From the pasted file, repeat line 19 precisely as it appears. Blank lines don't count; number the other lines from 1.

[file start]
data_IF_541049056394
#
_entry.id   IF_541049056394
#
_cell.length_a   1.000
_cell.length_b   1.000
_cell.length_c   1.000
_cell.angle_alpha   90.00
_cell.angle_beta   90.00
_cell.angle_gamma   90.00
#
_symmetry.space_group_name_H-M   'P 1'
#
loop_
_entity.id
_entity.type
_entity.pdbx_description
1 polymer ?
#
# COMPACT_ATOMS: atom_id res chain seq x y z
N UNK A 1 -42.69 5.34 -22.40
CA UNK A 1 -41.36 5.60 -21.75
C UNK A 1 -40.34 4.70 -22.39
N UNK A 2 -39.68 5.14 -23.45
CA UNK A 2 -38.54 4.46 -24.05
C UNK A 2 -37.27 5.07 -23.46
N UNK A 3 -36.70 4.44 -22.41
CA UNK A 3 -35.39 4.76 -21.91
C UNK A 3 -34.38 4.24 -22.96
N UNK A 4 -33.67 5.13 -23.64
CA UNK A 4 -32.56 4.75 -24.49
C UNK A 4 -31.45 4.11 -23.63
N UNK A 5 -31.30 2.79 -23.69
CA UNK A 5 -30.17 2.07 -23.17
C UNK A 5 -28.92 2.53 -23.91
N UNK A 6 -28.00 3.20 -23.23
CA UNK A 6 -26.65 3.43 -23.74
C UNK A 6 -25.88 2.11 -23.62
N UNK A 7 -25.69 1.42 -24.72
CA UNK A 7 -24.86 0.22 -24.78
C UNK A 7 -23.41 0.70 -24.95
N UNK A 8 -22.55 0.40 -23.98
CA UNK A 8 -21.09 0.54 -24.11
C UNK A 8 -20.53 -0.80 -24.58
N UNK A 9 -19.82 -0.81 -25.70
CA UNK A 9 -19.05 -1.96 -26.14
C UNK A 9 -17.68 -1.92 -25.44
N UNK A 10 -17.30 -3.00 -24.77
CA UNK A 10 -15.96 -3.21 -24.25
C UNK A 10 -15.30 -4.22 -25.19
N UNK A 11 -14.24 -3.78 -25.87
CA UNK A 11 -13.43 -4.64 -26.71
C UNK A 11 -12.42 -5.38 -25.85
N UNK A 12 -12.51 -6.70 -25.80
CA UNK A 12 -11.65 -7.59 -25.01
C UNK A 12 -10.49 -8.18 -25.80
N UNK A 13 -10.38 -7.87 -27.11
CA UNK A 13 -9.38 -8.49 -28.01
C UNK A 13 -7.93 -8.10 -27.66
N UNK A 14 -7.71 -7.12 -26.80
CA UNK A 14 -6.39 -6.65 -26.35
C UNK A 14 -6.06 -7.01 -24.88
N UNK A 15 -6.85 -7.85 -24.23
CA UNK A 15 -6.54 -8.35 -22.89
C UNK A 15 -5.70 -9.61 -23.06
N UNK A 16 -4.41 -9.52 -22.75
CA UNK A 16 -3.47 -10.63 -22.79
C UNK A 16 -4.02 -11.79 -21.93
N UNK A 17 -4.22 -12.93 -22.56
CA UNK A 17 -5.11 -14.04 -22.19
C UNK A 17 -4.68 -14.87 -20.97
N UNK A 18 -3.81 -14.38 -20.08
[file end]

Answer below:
#